UCL and Brexit


UCL staff communication – Brexit negotiations phase 1

As you will have heard, a joint report was published by the negotiators of the European Union and the United Kingdom government reporting on the progress made during phase 1 of the Brexit negotiations. 

This note summarises the agreement as far as citizens’ rights are concerned, and draws out the implications as we see them for UCL EU staff and their families.

Agreement in principle was reached in the following three areas:

  • protecting the rights of EU citizens in the UK and UK citizens in the EU
  • the framework for addressing the unique circumstances in Northern Ireland
  • the financial settlement. 

The conclusions in the joint report will be used as the basis for drafting the Withdrawal Agreement. While the joint report is clear that it is subject to the caveat that “nothing is agreed until everything is agreed”, the EU is now exploring how to make the agreement legally binding.

EU citizens in the UK and UK citizens in the EU

The joint report provides welcome clarification that the Withdrawal Agreement will “provide reciprocal protection for Union and UK citizens, to enable the effective exercise of rights derived from Union Law and based on past life choices where those citizens have exercised free movement rights by the specified date”. 

The effect of this should be reciprocal protection for the rights of EU citizens living in the UK and UK citizens living in the EU on the date of the UK’s withdrawal from the EU, including their family members resident in the UK.  

In addition, the current broad proposal is that family members (as defined in the agreement) should be entitled to join the protected individual at a later date, for the lifetime of the right holder under the same conditions.

The UK government is committed to implementing a system that will require EU citizens to obtain confirmation of their right to live and work in the UK (known as “settled status”). The UK will need to ensure that individuals have at least two years after the date of withdrawal to submit their application and the process should be transparent, smooth and streamlined.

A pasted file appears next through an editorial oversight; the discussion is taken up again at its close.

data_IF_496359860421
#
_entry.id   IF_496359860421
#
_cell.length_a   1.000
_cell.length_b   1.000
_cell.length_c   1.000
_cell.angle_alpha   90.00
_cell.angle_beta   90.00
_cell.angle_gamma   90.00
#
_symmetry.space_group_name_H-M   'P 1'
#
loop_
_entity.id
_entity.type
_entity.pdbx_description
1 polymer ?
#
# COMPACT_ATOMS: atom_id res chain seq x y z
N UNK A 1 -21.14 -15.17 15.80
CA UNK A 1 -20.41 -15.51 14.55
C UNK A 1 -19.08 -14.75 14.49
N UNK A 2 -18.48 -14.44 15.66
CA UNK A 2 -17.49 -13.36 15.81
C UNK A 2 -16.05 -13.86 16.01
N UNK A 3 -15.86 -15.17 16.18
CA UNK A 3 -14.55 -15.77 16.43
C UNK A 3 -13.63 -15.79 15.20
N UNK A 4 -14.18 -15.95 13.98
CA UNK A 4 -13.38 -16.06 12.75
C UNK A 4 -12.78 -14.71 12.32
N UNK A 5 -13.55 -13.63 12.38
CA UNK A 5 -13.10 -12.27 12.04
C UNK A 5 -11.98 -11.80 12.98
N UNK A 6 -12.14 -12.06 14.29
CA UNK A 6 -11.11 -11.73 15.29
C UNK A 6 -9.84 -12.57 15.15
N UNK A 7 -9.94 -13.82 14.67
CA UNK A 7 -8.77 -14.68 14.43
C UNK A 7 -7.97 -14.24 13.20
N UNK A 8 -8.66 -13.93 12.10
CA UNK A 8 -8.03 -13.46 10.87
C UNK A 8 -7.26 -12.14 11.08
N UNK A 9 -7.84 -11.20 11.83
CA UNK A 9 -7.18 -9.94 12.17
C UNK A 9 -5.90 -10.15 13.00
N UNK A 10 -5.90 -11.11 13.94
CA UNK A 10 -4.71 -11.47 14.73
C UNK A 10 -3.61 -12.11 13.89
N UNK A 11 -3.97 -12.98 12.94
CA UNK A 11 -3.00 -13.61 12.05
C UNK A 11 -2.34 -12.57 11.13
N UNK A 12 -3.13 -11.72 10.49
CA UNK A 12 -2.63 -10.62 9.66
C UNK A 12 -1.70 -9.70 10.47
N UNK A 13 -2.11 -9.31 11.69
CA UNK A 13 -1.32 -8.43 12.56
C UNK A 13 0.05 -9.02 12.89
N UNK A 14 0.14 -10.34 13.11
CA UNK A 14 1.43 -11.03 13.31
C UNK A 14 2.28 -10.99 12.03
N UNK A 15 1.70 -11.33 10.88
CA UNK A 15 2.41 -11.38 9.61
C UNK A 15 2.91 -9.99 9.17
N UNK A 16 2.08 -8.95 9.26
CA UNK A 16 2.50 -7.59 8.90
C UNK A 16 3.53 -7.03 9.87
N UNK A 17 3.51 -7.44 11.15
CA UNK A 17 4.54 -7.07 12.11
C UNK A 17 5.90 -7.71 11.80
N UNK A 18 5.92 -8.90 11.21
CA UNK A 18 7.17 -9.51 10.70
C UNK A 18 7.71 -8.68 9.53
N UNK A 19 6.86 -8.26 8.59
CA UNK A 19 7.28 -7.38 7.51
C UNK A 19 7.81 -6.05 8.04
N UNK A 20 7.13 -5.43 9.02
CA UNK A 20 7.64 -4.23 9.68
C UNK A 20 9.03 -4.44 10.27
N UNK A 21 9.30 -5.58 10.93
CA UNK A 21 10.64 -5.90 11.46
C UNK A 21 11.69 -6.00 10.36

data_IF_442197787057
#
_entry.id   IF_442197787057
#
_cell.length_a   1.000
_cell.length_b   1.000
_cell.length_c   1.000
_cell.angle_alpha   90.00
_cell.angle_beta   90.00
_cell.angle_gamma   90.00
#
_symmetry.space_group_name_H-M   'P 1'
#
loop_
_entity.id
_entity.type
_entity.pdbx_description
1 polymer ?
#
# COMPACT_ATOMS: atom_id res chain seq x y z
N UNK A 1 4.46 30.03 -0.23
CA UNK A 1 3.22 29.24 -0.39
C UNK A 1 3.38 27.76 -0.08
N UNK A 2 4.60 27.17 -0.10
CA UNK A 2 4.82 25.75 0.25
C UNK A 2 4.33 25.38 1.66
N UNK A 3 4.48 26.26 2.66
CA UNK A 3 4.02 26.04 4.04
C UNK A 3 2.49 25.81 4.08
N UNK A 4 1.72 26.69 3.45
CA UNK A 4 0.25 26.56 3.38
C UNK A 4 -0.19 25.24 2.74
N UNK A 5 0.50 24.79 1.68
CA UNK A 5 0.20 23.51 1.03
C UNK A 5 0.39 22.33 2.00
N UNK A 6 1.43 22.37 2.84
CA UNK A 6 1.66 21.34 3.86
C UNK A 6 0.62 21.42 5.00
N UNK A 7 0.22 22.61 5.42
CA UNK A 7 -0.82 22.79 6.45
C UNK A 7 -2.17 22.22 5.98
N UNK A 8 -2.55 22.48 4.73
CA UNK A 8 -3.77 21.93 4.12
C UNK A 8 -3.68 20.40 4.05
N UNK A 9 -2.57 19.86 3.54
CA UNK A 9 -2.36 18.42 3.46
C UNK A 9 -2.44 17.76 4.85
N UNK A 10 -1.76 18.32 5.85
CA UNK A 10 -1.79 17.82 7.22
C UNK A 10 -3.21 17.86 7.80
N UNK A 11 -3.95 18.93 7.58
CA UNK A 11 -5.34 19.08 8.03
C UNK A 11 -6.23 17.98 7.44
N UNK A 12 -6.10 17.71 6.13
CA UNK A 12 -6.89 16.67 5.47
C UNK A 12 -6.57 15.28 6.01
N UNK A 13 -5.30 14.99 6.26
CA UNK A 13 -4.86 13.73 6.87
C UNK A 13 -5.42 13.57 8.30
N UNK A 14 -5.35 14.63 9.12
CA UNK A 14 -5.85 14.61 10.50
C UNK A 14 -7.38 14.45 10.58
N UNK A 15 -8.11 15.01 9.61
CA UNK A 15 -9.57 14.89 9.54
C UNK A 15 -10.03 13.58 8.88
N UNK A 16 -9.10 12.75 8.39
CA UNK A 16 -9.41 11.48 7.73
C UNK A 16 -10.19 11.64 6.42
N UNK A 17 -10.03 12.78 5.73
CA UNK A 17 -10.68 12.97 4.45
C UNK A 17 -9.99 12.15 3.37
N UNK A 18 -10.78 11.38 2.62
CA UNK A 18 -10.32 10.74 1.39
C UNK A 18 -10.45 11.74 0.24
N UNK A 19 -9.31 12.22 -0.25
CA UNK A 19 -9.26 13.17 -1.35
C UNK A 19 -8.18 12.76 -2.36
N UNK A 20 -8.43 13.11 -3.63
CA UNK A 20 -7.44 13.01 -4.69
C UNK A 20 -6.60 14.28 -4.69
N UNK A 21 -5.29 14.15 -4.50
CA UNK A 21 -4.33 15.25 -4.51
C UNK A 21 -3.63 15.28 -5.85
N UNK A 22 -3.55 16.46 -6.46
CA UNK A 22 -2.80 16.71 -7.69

EU citizens who reside in the UK and who have already acquired permanent residence or indefinite leave to remain status under the current regime will be able to have this converted to the new immigration status of settled status. 

The joint report says:  “In order to obtain status under the Withdrawal Agreement by application, those already holding a permanent residence document issued under Union Law at the specified date will have that document converted into the new document free of charge, subject only to verification of identify, a criminality and security check and confirmation of ongoing residence”.

The joint report states that permanent residence will not be lost unless an individual has been absent from the UK for five consecutive years. This is positive news and will be of particular interest to academic colleagues, whose careers may require extended travel relating to pursue their research, study and career development

UCL’s priorities

EU staff and students have been, and remain, our first priority in our approach to Brexit. We have actively lobbied the government, calling for an up-front guarantee for EU citizens to continue to have the same rights after the UK leaves the EU.

We know what a valuable contribution our EU staff make to the work of UCL and we see this as a positive step towards providing some reassurances to EU citizens.  We will continue to do all we can to support and communicate with staff as the negotiations continue.

Theresa May has also written an open letter to EU citizens in the UK reassuring them they will be allowed to stay after Brexit. 

In a letter published on her Facebook page, the Prime Minister said the rights of EU nationals in the UK "remains a priority".  She also sought to reassure EU citizens negotiators are close to reaching a deal on the rights of EU citizens in the UK.

Please note that this information is for guidance purposes only and should not be regarded as a substitute for taking legal advice.

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